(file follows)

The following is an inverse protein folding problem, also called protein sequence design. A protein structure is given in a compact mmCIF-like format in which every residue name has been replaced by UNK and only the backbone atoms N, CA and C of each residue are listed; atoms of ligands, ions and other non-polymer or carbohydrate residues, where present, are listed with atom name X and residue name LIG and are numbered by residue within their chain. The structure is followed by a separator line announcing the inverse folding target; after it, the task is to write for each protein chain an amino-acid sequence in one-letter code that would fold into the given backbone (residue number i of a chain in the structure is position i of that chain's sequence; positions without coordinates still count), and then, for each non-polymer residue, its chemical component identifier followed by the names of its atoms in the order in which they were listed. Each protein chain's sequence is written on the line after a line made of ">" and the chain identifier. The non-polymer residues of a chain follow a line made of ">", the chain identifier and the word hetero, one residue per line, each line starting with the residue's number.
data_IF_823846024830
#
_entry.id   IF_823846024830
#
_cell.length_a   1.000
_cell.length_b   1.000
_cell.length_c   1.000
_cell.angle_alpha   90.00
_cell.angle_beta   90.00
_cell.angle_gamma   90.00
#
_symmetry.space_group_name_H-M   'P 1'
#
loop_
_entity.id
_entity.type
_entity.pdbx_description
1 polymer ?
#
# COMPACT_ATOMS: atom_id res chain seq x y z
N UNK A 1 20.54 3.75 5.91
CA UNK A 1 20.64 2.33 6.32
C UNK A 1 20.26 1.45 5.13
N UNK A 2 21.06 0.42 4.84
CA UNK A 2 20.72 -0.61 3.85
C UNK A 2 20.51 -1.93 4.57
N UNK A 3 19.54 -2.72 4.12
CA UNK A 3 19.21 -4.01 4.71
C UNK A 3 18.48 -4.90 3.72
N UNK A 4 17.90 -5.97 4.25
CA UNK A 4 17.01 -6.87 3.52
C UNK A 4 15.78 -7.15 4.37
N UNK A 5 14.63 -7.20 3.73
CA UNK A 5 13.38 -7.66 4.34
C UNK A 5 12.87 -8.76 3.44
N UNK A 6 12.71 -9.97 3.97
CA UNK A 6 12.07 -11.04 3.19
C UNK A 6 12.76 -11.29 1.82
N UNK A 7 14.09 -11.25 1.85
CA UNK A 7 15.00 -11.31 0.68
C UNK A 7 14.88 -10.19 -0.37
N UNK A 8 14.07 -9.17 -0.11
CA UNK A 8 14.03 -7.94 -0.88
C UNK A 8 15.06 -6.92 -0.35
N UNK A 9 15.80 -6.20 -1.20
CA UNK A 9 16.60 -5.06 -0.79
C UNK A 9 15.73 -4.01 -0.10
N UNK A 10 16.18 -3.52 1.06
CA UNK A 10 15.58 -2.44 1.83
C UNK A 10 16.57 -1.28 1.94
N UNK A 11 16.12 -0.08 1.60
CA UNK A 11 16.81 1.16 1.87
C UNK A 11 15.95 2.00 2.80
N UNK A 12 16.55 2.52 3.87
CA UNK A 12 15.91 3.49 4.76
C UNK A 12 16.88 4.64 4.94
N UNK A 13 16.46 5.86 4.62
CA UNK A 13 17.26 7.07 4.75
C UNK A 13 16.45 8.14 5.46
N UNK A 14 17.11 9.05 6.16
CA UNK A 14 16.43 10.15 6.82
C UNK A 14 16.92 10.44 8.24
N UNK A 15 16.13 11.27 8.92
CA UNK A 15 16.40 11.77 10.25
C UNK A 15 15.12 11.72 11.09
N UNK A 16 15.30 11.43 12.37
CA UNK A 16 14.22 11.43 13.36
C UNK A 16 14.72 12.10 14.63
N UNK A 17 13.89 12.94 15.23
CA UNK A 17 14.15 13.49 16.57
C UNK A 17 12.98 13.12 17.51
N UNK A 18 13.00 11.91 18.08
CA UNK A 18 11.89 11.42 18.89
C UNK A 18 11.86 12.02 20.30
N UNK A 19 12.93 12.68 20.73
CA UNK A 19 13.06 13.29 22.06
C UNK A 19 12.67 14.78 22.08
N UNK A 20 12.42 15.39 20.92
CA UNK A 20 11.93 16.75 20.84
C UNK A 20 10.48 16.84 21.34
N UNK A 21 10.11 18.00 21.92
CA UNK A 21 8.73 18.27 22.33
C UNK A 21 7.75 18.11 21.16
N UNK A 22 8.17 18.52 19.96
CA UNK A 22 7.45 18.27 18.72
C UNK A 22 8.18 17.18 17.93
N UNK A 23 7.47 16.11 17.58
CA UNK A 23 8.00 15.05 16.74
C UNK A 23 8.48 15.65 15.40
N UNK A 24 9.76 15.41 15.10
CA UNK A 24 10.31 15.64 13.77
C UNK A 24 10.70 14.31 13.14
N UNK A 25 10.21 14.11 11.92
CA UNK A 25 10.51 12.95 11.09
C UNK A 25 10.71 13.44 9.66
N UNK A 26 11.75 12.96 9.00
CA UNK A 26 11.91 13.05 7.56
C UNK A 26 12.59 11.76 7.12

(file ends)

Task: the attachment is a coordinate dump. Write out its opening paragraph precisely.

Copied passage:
The following is an inverse protein folding problem, also called protein sequence design. A protein structure is given in a compact mmCIF-like format in which every residue name has been replaced by UNK and only the backbone atoms N, CA and C of each residue are listed; atoms of ligands, ions and other non-polymer or carbohydrate residues, where present, are listed with atom name X and residue name LIG and are numbered by residue within their chain. The structure is followed by a separator line announcing the inverse folding target; after it, the task is to write for each protein chain an amino-acid sequence in one-letter code that would fold into the given backbone (residue number i of a chain in the structure is position i of that chain's sequence; positions without coordinates still count), and then, for each non-polymer residue, its chemical component identifier followed by the names of its atoms in the order in which they were listed. Each protein chain's sequence is written on the line after a line made of ">" and the chain identifier. The non-polymer residues of a chain follow a line made of ">", the chain identifier and the word hetero, one residue per line, each line starting with the residue's number.